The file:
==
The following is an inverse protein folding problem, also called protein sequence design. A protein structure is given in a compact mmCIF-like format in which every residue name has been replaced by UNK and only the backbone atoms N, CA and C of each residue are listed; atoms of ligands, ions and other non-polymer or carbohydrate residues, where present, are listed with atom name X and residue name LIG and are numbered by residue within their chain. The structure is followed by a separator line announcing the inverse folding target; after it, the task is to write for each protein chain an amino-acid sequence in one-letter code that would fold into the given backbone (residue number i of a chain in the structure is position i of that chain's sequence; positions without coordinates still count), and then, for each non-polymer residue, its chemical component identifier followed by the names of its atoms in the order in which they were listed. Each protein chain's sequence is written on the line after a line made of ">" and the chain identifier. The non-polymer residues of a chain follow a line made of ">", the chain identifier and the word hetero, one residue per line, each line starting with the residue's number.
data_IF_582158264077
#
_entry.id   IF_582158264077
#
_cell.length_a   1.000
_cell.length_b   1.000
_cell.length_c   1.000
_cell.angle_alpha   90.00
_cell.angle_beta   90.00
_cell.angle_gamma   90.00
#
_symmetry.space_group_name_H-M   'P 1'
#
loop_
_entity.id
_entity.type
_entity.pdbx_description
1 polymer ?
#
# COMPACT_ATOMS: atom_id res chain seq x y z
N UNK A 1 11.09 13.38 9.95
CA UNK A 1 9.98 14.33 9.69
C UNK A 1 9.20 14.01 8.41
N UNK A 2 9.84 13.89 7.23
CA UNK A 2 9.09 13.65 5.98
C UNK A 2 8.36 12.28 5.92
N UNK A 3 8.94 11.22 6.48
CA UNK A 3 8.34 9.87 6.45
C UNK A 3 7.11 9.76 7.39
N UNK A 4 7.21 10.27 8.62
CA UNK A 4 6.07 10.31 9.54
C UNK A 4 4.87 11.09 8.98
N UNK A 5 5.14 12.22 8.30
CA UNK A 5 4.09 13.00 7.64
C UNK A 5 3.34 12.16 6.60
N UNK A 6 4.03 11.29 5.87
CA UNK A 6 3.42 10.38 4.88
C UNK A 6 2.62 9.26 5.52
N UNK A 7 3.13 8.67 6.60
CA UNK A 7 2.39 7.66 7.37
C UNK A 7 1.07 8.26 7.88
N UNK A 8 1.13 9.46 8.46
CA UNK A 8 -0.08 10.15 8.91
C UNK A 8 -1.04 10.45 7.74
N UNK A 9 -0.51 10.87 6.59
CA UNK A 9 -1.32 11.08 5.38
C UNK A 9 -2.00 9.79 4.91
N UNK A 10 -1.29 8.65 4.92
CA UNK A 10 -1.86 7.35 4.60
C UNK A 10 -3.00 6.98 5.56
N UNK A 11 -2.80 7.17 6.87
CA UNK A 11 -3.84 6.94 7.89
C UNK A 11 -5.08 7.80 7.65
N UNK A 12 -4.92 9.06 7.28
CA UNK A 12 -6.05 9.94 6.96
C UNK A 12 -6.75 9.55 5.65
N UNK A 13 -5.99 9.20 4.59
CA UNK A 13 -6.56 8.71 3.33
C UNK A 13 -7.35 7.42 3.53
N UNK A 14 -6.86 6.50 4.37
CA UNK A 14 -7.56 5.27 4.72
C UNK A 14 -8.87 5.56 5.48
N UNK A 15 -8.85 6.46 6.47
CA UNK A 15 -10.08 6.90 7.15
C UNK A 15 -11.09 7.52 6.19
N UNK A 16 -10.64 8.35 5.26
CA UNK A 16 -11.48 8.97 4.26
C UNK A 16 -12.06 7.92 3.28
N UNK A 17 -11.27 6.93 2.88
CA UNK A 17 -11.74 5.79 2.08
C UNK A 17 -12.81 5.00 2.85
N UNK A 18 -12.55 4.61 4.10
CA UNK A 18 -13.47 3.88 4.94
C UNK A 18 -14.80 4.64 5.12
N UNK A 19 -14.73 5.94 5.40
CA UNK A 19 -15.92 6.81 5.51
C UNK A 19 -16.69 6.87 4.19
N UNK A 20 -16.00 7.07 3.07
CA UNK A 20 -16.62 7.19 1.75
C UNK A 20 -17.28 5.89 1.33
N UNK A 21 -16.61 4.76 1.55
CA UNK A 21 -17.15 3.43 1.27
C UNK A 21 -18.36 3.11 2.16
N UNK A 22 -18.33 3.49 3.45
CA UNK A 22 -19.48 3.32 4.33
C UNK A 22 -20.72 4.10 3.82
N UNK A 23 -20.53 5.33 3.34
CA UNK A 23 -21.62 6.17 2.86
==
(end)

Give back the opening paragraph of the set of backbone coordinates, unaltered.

The following is an inverse protein folding problem, also called protein sequence design. A protein structure is given in a compact mmCIF-like format in which every residue name has been replaced by UNK and only the backbone atoms N, CA and C of each residue are listed; atoms of ligands, ions and other non-polymer or carbohydrate residues, where present, are listed with atom name X and residue name LIG and are numbered by residue within their chain. The structure is followed by a separator line announcing the inverse folding target; after it, the task is to write for each protein chain an amino-acid sequence in one-letter code that would fold into the given backbone (residue number i of a chain in the structure is position i of that chain's sequence; positions without coordinates still count), and then, for each non-polymer residue, its chemical component identifier followed by the names of its atoms in the order in which they were listed. Each protein chain's sequence is written on the line after a line made of ">" and the chain identifier. The non-polymer residues of a chain follow a line made of ">", the chain identifier and the word hetero, one residue per line, each line starting with the residue's number.